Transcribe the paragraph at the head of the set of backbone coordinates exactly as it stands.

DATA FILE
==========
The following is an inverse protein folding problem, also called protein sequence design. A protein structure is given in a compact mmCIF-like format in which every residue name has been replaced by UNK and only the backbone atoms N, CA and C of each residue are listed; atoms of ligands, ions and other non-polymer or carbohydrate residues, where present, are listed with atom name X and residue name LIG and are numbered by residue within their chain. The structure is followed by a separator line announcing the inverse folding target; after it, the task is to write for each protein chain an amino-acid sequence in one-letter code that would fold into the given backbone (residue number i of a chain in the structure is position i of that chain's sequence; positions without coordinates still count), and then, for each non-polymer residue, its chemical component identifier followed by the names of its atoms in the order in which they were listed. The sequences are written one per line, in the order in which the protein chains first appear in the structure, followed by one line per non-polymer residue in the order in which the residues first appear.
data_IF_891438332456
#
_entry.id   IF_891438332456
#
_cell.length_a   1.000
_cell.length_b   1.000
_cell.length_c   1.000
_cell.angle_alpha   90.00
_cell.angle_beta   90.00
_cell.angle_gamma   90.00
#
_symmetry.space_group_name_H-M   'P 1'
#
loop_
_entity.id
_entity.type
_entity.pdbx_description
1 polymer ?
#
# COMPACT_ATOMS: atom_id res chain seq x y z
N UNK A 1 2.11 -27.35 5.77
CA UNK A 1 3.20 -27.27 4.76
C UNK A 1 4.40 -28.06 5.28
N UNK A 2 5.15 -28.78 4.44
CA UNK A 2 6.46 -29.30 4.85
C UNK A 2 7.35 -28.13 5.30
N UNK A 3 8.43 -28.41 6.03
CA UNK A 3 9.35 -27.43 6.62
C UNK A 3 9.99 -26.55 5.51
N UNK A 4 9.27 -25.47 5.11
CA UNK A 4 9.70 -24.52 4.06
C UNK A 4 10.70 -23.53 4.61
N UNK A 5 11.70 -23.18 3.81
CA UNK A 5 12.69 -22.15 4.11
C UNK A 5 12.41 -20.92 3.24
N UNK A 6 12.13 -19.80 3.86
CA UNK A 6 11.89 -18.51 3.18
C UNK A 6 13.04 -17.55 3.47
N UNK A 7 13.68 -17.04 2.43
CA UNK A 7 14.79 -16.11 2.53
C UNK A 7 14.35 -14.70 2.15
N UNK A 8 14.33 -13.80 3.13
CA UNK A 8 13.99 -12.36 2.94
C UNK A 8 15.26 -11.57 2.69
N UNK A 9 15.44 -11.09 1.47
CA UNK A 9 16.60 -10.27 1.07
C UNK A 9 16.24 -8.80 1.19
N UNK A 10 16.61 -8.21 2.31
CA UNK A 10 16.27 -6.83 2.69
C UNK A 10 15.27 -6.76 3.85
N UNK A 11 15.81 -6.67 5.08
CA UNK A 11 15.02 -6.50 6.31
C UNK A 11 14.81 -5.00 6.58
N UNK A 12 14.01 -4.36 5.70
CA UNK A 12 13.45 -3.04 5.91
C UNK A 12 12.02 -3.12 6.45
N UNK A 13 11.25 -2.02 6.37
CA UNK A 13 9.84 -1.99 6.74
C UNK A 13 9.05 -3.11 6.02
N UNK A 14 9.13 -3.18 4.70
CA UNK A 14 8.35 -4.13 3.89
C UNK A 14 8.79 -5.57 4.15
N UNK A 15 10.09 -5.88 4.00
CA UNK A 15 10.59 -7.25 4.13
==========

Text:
The following is an inverse protein folding problem, also called protein sequence design. A protein structure is given in a compact mmCIF-like format in which every residue name has been replaced by UNK and only the backbone atoms N, CA and C of each residue are listed; atoms of ligands, ions and other non-polymer or carbohydrate residues, where present, are listed with atom name X and residue name LIG and are numbered by residue within their chain. The structure is followed by a separator line announcing the inverse folding target; after it, the task is to write for each protein chain an amino-acid sequence in one-letter code that would fold into the given backbone (residue number i of a chain in the structure is position i of that chain's sequence; positions without coordinates still count), and then, for each non-polymer residue, its chemical component identifier followed by the names of its atoms in the order in which they were listed. The sequences are written one per line, in the order in which the protein chains first appear in the structure, followed by one line per non-polymer residue in the order in which the residues first appear.